The examiner considers all the evidence in your case, including the medical evidence you submitted from your treatment team and other acceptable medical sources, like a psychologist or chiropractor. Sometimes, medical opinions are included, too, like expert witness testimony or medical opinion testimony. All of this evidence comes together to prove the severity of your condition and the disabling impact that your pain and other symptoms have on your life.
Factors that Help Establish Credibility
Once the SSA claims examiner determines you have a legitimate impairment, they then look at how your alleged symptoms and pain interfere with your activities of daily living and your ability to perform work. They may consider the following when evaluating the limiting effects of your claim:
- The location, frequency, and duration of your pain;
- The pain’s effect on daily activities, including communication, sitting or standing, and walking;
- The type of medication used to alleviate your symptoms and any side effects;
- Other signs and laboratory findings.
The SSA focuses on objective medical findings using accepted laboratory diagnostic techniques.
How Can I Enhance My Credibility?
When it comes to establishing your credibility to Social Security, your greatest enemy is yourself. Do not make the common mistakes that often lead to denial. Instead, keep the following “best practices” in mind and stick to them if you want to maximize your credibility with the SSA:
- When asked by the administrative law judge to rate your pain, answer honestly. Do not exaggerate, but do not undercut your claim by providing a low number either. If you’re in enough pain to seek disability benefits, chances are your pain is somewhere in the 6-8 region, and you should answer accordingly.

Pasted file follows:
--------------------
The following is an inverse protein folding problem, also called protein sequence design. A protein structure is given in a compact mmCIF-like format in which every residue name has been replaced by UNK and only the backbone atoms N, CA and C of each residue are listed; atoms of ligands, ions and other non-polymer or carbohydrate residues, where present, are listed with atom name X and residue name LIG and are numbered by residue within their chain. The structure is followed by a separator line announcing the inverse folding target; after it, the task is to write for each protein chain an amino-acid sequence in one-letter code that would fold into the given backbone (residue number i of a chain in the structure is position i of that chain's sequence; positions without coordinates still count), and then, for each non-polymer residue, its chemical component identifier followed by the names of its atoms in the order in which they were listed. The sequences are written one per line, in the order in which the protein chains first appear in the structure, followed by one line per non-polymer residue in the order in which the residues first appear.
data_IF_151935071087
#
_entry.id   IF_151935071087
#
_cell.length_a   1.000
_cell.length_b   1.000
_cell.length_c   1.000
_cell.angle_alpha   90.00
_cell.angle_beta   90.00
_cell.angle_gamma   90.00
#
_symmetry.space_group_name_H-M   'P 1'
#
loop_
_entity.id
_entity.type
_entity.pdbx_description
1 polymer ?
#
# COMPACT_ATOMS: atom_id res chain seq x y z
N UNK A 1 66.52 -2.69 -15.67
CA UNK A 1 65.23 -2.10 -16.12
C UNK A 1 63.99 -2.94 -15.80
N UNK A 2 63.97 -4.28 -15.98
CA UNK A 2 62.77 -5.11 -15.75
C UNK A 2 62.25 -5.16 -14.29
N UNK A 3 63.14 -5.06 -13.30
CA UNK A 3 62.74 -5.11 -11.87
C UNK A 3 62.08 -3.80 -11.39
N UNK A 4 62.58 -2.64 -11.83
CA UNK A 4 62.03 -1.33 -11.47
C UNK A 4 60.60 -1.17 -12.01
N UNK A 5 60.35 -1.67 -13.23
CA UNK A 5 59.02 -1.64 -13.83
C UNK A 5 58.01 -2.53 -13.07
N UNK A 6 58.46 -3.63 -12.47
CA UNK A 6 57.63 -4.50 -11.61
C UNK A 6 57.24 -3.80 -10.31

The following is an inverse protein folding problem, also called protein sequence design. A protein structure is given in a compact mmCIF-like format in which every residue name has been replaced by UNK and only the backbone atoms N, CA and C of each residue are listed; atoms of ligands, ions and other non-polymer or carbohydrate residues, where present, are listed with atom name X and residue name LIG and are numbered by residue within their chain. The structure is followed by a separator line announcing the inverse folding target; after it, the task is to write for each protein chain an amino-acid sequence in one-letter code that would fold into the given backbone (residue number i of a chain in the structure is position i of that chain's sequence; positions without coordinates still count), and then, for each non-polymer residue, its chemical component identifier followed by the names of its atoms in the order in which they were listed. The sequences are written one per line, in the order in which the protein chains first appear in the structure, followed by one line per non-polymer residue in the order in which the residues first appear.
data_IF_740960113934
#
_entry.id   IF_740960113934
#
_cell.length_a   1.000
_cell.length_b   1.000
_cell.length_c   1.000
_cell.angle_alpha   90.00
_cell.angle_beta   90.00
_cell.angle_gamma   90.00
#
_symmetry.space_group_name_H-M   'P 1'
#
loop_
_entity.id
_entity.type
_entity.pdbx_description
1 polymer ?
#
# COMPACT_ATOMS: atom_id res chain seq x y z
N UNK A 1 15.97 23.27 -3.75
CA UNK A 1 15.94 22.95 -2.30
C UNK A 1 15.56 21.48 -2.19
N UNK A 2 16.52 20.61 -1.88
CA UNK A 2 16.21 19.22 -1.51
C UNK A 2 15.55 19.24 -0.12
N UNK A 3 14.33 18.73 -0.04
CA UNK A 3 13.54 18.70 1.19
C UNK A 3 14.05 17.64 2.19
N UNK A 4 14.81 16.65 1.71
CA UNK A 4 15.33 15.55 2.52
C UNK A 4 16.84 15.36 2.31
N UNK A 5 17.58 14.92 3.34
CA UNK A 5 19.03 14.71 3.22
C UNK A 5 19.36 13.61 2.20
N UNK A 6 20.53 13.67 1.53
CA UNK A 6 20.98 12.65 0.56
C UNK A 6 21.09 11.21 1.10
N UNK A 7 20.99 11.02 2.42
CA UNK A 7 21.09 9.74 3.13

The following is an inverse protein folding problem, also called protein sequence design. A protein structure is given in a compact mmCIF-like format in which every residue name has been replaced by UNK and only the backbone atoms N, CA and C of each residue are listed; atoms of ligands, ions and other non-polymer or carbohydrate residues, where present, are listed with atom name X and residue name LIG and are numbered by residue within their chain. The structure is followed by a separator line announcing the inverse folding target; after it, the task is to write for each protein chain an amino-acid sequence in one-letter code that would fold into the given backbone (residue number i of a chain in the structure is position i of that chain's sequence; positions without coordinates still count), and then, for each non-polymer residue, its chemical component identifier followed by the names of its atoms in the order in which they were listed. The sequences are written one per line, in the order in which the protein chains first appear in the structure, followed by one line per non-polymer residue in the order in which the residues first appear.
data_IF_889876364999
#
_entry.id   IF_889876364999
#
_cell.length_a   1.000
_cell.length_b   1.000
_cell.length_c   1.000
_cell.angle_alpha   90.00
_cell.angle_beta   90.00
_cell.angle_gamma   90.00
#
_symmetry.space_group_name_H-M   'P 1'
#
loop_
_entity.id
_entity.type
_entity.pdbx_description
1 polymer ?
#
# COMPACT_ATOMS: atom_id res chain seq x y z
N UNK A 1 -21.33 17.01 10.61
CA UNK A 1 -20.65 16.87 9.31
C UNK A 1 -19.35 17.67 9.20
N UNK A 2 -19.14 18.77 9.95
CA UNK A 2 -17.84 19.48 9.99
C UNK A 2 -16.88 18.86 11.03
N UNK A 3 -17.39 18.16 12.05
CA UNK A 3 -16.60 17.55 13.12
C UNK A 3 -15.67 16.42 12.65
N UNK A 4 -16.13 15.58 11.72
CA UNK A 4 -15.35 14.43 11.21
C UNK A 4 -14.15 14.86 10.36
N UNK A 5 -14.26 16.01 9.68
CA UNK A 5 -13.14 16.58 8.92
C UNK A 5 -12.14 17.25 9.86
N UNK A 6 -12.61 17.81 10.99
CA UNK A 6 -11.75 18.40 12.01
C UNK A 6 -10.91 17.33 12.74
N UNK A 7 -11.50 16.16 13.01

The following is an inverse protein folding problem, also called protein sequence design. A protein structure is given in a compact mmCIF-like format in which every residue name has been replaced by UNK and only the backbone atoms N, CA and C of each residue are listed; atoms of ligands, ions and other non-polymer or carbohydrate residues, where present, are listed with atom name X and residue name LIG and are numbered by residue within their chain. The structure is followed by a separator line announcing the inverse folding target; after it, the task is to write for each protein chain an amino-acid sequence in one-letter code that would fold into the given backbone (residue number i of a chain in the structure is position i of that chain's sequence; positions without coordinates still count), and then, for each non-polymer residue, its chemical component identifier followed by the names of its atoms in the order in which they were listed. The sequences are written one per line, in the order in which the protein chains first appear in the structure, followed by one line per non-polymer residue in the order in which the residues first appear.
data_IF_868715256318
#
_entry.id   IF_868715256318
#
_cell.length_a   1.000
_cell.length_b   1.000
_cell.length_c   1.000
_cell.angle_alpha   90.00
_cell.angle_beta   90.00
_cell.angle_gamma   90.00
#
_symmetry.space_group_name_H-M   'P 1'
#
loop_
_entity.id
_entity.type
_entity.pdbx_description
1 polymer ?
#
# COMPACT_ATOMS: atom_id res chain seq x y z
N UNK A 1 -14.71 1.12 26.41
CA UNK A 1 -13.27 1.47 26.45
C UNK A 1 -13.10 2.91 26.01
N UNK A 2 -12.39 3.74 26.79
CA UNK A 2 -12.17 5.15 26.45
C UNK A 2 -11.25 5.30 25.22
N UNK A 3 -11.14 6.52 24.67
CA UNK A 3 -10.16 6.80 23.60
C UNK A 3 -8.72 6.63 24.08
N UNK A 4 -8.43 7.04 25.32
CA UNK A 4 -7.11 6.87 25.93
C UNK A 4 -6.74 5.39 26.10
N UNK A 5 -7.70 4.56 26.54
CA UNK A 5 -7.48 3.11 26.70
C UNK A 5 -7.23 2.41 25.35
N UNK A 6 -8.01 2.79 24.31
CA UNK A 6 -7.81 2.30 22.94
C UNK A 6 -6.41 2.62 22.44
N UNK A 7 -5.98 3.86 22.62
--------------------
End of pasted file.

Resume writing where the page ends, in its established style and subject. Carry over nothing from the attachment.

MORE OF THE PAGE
- If your pain symptoms tend to come and go, let Social Security know. Otherwise, they may become suspicious about the inconsistency between your reported activities and your claims of disabling pain.
- Get medical treatment. It’s only logical that a person with chronic pain should be getting medical treatment. Seek help from the appropriate specialists and keep the receipts for any services provided. This way, your claim will have a lot more validity.
- Emphasize your strong work history. It is your job to convince the SSA that you’re not a lazy individual who just wants income without having to work. A consistent record of employment can work wonders in improving your credibility, as well as positive statements from former bosses and co-workers.
Consistency in medical records is key to establishing credibility for your SSDI claim. If your records contain noticeable inconsistencies, whether regarding the nature and duration of your symptoms or their impact on your daily life, then the SSA may view you as less credible. Inconsistencies in your lab records and other medical exams may also call your claim into question.
Even if each medical exam is completed by a licensed physician, if the findings contradict each other, then your entire record may be deemed not credible.
It is highly advised that you consult with a Los Angeles Social Security attorney who has experience in these matters. The right one can help you paint your situation in the most favorable light and get your application for benefits approved.
Contact a Los Angeles Social Security Attorney
The legal advice of a skilled Social Security attorney can help you navigate the SSA benefits claims process. We will review your medical records and advise you of any potential red flags the claims examiner may note. Whether you are just starting the benefits application process or you’ve had your benefits denied and need help with an appeal, Kenton Koszdin Law Office can help. Contact us today for a free SSA disability consultation about your claim.